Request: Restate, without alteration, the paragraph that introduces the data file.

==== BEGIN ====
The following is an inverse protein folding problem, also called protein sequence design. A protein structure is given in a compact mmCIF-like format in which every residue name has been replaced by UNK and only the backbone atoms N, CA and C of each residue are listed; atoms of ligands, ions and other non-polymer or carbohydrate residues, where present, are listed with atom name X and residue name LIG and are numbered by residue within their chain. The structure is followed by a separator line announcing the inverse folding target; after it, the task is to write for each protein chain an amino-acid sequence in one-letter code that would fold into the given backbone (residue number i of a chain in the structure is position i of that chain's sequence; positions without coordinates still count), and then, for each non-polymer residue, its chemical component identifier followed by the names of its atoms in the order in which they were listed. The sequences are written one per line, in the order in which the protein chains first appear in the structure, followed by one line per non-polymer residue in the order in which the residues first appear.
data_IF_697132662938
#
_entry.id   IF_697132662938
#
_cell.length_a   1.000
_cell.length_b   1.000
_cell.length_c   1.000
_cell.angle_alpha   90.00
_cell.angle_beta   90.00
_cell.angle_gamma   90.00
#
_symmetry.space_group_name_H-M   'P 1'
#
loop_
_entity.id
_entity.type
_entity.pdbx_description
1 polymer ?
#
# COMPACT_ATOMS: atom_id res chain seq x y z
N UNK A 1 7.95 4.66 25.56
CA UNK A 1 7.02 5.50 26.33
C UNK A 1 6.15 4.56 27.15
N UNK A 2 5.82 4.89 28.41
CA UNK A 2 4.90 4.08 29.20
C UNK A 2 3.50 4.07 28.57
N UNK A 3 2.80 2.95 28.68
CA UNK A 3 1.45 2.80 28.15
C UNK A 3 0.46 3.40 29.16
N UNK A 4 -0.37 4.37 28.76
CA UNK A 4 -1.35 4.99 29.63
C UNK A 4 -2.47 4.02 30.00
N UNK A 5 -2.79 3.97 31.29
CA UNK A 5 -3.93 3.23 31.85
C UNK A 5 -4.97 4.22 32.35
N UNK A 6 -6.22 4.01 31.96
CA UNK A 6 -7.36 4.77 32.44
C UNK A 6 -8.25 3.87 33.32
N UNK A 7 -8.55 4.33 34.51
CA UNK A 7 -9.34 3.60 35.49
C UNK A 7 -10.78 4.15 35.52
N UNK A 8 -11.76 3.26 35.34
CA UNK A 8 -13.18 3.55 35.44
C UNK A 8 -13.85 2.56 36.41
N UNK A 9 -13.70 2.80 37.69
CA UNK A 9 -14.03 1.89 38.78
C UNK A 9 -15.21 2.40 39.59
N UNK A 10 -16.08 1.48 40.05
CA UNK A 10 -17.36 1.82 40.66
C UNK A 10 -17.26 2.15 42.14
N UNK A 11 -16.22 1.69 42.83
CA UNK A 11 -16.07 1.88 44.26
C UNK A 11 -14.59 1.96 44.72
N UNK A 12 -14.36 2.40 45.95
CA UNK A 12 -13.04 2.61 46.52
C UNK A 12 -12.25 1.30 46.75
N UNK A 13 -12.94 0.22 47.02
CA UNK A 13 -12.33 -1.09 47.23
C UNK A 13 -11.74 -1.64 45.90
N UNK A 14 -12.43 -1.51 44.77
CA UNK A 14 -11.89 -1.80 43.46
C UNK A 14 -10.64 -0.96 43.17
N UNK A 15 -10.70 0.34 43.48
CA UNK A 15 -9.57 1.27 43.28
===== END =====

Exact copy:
The following is an inverse protein folding problem, also called protein sequence design. A protein structure is given in a compact mmCIF-like format in which every residue name has been replaced by UNK and only the backbone atoms N, CA and C of each residue are listed; atoms of ligands, ions and other non-polymer or carbohydrate residues, where present, are listed with atom name X and residue name LIG and are numbered by residue within their chain. The structure is followed by a separator line announcing the inverse folding target; after it, the task is to write for each protein chain an amino-acid sequence in one-letter code that would fold into the given backbone (residue number i of a chain in the structure is position i of that chain's sequence; positions without coordinates still count), and then, for each non-polymer residue, its chemical component identifier followed by the names of its atoms in the order in which they were listed. The sequences are written one per line, in the order in which the protein chains first appear in the structure, followed by one line per non-polymer residue in the order in which the residues first appear.